Metrics have also been exploding in access and are only getting more deep and insightful. Marketers not only need to be creative, but understand statistics and numbers that can align to create and analyze campaign effectiveness. Risk taking becomes more difficult as numbers are more accessible so even understanding the pitch as to why you should try something is challenging. Why should we try a magazine ad that has no idea how many people will actually do something with it when we can do a PPC google ad (although those are arguably way overpriced for the use). These metrics can also be powerful as well and using them to measure campaign impact can be extremely useful in understanding the value marketing is bringing to your team and organization.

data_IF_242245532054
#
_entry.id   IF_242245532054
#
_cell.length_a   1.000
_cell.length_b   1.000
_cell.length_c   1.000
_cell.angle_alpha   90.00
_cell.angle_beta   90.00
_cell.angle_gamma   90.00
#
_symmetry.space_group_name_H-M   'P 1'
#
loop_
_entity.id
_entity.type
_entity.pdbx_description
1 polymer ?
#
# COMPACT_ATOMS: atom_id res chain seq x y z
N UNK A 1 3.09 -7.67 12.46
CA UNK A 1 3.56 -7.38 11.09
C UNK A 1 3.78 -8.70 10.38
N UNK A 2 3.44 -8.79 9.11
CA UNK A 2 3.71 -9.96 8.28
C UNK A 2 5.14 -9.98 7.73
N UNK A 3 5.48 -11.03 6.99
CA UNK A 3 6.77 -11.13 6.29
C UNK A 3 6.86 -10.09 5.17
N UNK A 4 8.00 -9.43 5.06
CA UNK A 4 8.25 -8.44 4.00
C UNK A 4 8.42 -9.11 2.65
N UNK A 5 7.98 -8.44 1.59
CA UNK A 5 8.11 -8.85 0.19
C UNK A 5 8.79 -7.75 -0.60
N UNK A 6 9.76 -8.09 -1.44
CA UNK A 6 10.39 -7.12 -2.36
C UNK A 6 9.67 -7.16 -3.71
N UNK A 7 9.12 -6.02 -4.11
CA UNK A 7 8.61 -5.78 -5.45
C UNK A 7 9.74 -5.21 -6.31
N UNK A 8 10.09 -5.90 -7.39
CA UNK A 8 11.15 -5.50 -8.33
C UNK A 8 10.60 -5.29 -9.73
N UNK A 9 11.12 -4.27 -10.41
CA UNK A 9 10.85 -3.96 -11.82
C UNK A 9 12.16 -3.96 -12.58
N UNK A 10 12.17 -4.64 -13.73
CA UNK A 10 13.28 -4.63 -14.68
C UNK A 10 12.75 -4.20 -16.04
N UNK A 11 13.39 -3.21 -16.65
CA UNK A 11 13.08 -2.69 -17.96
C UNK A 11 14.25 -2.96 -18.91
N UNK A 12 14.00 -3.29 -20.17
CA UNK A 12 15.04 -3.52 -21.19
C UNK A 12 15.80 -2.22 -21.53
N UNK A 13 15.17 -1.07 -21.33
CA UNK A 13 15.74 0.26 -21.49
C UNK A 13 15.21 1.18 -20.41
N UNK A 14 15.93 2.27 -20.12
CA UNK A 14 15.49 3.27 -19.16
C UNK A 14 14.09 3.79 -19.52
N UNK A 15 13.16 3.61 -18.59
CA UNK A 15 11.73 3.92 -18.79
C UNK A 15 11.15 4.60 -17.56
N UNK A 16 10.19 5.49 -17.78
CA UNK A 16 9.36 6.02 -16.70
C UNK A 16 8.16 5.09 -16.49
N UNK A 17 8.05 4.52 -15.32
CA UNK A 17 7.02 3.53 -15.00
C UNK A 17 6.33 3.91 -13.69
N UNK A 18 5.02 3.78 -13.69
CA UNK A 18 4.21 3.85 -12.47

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Platforms and channels are also increasing in number and therefore adding pressure to be creative in order to appeal to the users in those channels. Let’s take musical.ly for example. Musical.ly has the possibility to be the hottest way to hit the preteen generation, they love it. It eerily reminds me of Vine 2.0, with people singing, doing skits, and creating humorous videos. Celebrities and influencers are tapping into it to get their fans directly involved and performing alongside with thousands of people. How cool is that? Being featured on someone you adore’s quick video because you were rocking out or playing along too? That’s so impactful, especially to a younger demographic who get to have their 5 seconds of fame and brag to their friends. Brands haven’t entered the platform in any significant way just yet, but think about the interaction possibilities there.Ford could put on a dance off with a celebrity, tapping into two audiences for someone to win a car in a series of competitions spaced out over a month. It’s American Idol where everyone has a chance to be on it- that’s a pretty simple idea, but I’m excited to see what marketers come up with to fully utilize the engaging platform (sidenote: I think this engagement is the future, Facebook Live and Twitter Live is a stepping stone into actually being a feature of the programs).